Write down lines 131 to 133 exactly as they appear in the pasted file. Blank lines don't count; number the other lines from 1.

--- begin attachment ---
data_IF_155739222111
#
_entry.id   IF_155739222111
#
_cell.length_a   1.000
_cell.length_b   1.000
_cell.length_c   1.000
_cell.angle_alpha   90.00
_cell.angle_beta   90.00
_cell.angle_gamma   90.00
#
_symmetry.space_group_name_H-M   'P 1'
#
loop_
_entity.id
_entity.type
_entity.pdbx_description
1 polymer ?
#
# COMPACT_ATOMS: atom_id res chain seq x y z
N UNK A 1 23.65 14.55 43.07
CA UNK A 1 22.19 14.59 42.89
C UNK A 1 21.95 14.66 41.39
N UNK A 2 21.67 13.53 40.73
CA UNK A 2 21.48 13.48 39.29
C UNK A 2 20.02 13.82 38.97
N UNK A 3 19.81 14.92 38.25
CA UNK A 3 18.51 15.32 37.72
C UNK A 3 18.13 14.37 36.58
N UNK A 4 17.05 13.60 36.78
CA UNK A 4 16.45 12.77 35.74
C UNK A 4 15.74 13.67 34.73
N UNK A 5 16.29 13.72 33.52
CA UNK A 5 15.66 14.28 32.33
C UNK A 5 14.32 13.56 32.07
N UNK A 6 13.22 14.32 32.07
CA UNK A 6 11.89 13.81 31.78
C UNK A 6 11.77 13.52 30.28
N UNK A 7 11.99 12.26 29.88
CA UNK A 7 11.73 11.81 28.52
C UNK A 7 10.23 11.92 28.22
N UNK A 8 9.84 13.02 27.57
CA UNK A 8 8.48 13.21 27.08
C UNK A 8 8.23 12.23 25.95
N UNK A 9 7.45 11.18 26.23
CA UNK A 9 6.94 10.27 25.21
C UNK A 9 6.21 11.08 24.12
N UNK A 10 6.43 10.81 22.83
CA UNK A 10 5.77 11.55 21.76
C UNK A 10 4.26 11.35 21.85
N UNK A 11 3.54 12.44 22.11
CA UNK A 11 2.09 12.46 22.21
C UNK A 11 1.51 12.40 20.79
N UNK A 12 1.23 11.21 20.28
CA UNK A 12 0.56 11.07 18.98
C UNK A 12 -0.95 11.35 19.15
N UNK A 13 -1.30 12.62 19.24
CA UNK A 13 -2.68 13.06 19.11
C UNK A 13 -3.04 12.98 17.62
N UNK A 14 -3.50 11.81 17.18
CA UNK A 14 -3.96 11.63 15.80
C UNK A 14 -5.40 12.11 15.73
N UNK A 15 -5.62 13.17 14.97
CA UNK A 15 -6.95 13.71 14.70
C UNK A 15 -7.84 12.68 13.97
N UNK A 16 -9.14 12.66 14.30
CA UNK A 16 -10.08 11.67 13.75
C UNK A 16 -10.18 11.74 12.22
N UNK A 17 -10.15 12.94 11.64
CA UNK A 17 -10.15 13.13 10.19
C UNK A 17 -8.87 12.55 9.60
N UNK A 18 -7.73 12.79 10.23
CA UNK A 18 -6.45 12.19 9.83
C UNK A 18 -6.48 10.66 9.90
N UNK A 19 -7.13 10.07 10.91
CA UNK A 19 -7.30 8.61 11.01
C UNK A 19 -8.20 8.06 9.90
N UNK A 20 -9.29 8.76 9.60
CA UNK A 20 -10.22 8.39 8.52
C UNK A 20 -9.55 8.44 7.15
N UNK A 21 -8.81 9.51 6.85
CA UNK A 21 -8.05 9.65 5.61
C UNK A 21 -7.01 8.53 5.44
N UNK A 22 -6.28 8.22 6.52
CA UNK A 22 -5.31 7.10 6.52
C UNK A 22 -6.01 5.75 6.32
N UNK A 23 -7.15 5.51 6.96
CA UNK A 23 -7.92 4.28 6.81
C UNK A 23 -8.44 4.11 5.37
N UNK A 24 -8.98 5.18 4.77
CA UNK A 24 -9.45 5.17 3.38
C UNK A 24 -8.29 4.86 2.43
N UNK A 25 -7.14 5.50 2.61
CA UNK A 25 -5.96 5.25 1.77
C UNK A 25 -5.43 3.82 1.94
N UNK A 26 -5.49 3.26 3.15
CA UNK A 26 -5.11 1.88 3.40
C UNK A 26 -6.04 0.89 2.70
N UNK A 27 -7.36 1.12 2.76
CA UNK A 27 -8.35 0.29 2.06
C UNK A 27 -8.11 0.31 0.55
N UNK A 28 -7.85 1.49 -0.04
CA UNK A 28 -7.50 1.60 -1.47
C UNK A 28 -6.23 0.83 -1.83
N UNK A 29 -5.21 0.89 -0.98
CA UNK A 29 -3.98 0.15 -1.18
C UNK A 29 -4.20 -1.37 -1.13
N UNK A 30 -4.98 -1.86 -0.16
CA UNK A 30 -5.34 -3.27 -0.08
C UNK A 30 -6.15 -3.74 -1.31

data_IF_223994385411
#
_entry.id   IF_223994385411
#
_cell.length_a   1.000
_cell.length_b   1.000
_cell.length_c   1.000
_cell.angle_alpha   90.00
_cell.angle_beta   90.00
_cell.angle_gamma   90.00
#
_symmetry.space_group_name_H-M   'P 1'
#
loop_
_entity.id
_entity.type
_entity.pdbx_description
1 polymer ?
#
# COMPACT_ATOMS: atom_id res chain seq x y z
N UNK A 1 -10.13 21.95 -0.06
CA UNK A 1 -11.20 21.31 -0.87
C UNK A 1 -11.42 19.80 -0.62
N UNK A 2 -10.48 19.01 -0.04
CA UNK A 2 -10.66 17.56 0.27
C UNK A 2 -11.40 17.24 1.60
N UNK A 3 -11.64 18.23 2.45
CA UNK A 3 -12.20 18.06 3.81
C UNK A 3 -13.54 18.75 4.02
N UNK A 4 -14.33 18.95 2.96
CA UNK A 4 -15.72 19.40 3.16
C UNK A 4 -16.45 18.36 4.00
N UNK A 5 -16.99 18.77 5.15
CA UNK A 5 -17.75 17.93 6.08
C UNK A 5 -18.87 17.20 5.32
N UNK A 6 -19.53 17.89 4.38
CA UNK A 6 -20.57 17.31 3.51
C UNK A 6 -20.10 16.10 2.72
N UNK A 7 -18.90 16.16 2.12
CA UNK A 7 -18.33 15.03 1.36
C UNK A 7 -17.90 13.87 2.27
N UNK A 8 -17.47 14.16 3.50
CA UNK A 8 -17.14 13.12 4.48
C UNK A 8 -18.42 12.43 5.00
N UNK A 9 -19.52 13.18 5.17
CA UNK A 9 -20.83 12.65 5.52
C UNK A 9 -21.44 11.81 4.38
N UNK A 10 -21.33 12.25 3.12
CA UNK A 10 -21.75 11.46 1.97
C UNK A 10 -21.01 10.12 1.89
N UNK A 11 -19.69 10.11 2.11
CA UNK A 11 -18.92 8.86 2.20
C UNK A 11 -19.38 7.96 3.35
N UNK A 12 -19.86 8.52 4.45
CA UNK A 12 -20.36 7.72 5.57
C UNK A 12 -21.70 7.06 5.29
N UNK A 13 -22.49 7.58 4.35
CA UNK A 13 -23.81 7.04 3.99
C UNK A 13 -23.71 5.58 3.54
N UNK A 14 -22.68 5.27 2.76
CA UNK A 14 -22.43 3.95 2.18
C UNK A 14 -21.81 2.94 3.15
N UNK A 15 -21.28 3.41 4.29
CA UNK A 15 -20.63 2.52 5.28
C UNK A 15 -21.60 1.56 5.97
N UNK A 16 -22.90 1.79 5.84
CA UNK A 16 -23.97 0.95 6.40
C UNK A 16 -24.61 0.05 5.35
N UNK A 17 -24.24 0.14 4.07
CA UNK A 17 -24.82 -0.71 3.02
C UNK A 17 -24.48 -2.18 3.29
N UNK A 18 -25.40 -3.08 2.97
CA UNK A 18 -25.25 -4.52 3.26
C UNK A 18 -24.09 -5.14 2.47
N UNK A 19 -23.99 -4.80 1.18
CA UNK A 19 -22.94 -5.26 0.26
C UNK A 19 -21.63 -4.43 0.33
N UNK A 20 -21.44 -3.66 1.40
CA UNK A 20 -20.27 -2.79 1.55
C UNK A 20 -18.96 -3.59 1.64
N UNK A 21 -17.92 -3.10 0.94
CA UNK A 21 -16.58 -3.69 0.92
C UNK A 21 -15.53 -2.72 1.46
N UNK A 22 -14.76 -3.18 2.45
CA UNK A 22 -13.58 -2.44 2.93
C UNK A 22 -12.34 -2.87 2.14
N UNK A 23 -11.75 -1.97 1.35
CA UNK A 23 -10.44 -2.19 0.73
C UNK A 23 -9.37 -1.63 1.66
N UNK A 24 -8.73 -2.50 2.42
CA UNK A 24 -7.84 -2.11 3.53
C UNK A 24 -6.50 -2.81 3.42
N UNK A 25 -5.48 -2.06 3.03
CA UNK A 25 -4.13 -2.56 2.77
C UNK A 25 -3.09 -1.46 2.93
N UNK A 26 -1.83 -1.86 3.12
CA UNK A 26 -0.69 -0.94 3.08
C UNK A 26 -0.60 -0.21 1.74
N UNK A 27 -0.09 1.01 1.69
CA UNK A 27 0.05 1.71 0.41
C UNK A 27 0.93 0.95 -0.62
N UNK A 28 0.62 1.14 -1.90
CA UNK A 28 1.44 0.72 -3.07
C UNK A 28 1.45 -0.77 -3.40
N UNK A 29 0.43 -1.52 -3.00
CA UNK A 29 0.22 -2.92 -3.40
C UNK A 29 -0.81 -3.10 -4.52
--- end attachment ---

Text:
N UNK A 1 -10.13 21.95 -0.06
CA UNK A 1 -11.20 21.31 -0.87
C UNK A 1 -11.42 19.80 -0.62